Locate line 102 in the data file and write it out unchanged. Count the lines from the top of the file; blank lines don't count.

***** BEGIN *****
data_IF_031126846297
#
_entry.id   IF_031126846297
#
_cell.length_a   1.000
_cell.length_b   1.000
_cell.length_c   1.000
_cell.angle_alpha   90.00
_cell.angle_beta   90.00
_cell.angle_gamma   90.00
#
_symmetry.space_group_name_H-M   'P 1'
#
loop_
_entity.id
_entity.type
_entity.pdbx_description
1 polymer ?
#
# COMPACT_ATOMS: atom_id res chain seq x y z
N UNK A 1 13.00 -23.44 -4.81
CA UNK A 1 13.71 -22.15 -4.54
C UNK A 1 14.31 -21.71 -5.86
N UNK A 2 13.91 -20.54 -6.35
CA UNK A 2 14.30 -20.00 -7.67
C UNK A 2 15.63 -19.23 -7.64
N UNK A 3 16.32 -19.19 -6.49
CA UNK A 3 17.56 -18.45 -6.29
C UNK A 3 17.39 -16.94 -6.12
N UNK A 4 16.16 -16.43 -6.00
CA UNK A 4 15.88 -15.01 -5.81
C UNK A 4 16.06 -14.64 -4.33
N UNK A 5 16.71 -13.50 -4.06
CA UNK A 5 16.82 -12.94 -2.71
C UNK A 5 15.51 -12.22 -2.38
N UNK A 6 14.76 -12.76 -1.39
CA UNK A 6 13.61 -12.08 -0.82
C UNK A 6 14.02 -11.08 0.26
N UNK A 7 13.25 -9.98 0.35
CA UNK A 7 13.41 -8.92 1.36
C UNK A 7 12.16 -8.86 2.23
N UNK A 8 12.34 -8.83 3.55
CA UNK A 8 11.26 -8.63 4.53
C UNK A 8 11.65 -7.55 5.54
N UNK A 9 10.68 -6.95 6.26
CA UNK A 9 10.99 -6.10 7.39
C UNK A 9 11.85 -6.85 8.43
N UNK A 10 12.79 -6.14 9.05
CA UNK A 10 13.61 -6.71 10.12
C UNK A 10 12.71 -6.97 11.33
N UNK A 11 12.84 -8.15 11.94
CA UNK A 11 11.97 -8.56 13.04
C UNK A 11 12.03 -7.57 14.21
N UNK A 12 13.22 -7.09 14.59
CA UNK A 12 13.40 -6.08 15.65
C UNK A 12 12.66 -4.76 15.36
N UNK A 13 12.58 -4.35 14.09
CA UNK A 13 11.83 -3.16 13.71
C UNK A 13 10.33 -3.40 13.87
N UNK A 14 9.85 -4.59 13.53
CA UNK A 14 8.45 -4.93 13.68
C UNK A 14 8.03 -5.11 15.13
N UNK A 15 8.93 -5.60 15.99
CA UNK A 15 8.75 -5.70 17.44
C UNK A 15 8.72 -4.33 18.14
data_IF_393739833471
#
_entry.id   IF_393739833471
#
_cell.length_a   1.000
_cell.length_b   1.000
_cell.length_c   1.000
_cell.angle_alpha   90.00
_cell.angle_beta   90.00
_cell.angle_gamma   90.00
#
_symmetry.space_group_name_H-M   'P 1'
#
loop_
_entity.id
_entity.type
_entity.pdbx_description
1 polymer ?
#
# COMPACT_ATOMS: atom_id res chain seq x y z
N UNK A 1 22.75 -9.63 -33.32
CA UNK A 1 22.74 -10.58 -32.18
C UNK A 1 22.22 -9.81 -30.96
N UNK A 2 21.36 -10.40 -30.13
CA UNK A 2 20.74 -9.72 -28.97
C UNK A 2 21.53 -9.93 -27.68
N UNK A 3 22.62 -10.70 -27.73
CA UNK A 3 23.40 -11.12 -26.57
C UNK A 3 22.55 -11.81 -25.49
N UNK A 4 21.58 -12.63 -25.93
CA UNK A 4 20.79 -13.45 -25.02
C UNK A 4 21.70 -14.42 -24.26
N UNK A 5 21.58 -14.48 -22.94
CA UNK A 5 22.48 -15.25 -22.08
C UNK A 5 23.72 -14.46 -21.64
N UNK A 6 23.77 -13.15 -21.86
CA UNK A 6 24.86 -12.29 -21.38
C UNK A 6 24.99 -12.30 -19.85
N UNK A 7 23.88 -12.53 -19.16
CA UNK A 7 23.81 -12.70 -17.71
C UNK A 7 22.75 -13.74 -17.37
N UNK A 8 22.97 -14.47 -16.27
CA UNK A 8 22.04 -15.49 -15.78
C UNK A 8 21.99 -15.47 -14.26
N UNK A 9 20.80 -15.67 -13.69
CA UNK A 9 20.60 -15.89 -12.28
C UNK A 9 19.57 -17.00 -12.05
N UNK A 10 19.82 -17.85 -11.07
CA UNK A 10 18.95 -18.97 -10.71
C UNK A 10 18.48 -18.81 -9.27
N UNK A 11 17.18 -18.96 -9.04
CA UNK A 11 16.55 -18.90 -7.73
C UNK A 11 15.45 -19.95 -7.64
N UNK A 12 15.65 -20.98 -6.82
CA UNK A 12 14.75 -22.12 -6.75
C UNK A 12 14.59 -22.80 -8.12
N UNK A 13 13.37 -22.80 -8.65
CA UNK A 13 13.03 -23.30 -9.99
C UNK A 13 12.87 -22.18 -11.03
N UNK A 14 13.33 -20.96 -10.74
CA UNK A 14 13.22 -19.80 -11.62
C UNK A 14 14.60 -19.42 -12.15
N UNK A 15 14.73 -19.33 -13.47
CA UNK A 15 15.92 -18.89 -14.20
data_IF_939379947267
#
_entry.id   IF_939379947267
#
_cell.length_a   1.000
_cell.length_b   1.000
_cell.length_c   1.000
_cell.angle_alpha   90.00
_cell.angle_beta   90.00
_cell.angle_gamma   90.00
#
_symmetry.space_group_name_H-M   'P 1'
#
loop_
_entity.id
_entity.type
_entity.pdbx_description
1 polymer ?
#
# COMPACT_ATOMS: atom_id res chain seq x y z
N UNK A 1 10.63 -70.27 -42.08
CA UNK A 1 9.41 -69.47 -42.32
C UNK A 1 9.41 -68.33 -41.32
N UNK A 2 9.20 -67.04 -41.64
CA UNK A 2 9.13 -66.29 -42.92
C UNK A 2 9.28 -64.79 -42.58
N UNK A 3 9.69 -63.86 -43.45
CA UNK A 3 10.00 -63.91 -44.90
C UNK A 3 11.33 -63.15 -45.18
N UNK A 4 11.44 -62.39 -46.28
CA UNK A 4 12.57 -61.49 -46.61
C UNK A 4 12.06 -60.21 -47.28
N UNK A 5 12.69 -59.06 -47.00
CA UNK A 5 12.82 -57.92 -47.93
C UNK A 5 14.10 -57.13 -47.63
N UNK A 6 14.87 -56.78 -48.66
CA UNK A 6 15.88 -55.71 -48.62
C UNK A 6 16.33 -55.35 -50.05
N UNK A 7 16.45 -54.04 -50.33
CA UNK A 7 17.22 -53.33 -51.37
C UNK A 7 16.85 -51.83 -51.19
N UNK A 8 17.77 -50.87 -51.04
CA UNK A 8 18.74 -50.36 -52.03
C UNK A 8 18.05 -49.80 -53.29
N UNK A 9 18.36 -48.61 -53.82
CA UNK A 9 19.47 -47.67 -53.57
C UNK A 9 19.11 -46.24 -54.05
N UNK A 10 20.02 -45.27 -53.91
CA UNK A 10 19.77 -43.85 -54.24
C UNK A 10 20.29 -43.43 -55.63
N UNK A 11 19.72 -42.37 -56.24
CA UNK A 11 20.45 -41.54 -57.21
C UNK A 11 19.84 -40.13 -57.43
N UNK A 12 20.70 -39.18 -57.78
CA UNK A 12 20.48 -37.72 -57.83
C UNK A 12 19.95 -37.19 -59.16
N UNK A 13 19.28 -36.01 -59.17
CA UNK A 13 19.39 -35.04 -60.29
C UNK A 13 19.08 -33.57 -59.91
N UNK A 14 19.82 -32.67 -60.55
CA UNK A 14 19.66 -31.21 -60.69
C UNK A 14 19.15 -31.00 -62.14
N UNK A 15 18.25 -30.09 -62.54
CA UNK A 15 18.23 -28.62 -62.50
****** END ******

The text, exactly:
CA UNK A 6 24.86 -12.29 -21.38